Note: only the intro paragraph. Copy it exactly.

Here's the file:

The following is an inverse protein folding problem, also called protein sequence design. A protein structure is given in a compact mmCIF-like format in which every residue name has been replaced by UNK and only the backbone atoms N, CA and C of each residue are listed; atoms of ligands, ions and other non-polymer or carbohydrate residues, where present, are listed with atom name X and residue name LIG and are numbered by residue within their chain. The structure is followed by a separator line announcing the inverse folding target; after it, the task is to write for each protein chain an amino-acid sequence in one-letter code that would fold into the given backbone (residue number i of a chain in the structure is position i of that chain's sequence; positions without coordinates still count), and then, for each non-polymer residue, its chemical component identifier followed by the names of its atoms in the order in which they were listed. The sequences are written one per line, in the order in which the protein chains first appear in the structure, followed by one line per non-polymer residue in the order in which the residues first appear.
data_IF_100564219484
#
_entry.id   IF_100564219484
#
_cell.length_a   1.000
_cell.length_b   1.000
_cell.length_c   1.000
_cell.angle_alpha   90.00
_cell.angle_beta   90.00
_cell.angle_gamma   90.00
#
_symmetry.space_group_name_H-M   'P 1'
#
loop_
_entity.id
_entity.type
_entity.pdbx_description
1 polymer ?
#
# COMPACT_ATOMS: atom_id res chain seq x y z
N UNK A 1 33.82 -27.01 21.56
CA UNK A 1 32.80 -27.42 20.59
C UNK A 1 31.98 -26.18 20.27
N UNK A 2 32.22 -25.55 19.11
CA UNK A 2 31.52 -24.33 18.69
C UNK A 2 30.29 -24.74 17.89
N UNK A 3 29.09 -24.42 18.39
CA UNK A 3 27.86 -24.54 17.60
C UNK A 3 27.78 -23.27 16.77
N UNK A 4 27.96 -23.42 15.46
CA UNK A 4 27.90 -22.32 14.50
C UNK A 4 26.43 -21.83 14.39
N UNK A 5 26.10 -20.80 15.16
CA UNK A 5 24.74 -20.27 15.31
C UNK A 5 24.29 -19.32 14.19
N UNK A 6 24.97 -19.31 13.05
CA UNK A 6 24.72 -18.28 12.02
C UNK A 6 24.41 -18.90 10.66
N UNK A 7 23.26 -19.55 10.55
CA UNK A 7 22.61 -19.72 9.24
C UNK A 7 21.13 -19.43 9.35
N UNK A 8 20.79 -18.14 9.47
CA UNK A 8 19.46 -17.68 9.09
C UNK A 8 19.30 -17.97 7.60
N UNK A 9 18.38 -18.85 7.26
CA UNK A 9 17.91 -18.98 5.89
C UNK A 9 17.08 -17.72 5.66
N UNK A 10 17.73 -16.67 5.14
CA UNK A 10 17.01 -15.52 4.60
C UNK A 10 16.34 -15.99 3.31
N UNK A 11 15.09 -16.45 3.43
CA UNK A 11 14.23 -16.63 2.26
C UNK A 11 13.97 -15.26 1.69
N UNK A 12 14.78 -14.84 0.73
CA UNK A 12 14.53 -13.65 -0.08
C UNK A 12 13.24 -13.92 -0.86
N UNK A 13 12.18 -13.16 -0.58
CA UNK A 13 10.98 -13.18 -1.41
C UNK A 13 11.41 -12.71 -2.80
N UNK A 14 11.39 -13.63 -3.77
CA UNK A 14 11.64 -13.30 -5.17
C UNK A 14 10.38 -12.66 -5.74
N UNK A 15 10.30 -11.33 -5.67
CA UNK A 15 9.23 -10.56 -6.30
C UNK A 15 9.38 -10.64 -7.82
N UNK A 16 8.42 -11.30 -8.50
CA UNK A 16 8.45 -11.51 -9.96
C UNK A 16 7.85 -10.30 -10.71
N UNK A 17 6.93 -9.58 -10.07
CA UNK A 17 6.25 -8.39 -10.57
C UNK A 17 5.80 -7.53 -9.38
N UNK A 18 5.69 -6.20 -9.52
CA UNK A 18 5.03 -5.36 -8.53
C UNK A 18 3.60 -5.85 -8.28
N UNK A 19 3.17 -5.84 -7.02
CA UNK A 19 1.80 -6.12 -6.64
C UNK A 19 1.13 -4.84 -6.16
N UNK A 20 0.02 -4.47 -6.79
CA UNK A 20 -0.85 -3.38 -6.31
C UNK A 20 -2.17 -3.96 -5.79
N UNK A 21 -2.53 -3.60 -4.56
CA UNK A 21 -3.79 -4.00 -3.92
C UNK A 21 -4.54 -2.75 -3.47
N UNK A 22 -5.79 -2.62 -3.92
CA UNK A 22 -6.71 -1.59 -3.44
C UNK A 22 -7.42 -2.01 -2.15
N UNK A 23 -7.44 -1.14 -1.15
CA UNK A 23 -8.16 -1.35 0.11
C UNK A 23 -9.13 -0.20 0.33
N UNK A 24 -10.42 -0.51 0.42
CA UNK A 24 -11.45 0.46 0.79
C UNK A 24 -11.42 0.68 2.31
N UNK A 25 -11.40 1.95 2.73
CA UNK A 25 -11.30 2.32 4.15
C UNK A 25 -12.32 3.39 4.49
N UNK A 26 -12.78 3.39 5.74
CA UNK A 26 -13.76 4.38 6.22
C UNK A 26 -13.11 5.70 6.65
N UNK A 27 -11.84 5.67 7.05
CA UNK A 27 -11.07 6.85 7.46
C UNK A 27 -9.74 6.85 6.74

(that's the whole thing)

The following is an inverse protein folding problem, also called protein sequence design. A protein structure is given in a compact mmCIF-like format in which every residue name has been replaced by UNK and only the backbone atoms N, CA and C of each residue are listed; atoms of ligands, ions and other non-polymer or carbohydrate residues, where present, are listed with atom name X and residue name LIG and are numbered by residue within their chain. The structure is followed by a separator line announcing the inverse folding target; after it, the task is to write for each protein chain an amino-acid sequence in one-letter code that would fold into the given backbone (residue number i of a chain in the structure is position i of that chain's sequence; positions without coordinates still count), and then, for each non-polymer residue, its chemical component identifier followed by the names of its atoms in the order in which they were listed. The sequences are written one per line, in the order in which the protein chains first appear in the structure, followed by one line per non-polymer residue in the order in which the residues first appear.